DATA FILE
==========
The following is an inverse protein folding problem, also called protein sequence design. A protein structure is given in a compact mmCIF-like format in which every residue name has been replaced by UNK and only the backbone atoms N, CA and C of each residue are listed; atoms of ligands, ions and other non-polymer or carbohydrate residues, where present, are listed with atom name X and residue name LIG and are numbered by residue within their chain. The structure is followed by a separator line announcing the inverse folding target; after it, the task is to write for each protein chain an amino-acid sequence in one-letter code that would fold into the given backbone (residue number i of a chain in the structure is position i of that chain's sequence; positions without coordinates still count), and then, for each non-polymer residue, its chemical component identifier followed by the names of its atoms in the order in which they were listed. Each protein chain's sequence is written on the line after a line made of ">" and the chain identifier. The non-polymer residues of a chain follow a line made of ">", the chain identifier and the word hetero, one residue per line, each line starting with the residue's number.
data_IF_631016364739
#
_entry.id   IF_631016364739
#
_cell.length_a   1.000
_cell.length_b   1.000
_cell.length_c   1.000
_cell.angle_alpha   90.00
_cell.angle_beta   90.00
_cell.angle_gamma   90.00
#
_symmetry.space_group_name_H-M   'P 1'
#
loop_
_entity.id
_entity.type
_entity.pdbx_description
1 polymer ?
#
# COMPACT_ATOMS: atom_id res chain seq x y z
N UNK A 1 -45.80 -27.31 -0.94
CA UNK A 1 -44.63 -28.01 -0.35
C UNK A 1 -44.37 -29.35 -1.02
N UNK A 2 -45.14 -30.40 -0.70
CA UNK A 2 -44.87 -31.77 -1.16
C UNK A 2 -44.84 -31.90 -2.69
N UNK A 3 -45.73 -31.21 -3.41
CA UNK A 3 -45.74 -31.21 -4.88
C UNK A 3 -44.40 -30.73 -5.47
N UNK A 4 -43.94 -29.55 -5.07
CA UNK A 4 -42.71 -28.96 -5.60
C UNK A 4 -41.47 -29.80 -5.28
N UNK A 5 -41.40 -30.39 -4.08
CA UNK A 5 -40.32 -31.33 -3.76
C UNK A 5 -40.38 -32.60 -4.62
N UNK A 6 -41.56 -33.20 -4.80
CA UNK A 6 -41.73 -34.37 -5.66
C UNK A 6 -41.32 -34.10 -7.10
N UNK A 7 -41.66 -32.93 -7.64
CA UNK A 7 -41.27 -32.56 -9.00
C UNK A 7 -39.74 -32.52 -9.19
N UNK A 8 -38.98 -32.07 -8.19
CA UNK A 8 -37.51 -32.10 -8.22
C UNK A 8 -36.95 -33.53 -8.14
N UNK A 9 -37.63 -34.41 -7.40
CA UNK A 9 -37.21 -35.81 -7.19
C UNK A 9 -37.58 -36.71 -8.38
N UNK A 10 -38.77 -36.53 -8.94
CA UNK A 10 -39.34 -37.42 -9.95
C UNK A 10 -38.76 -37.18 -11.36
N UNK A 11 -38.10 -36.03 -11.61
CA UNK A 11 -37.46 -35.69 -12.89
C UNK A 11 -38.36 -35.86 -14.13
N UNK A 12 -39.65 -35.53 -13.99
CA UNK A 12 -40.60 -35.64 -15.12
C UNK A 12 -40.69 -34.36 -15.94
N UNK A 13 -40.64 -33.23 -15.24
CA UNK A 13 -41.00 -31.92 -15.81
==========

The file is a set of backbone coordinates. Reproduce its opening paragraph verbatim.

The following is an inverse protein folding problem, also called protein sequence design. A protein structure is given in a compact mmCIF-like format in which every residue name has been replaced by UNK and only the backbone atoms N, CA and C of each residue are listed; atoms of ligands, ions and other non-polymer or carbohydrate residues, where present, are listed with atom name X and residue name LIG and are numbered by residue within their chain. The structure is followed by a separator line announcing the inverse folding target; after it, the task is to write for each protein chain an amino-acid sequence in one-letter code that would fold into the given backbone (residue number i of a chain in the structure is position i of that chain's sequence; positions without coordinates still count), and then, for each non-polymer residue, its chemical component identifier followed by the names of its atoms in the order in which they were listed. Each protein chain's sequence is written on the line after a line made of ">" and the chain identifier. The non-polymer residues of a chain follow a line made of ">", the chain identifier and the word hetero, one residue per line, each line starting with the residue's number.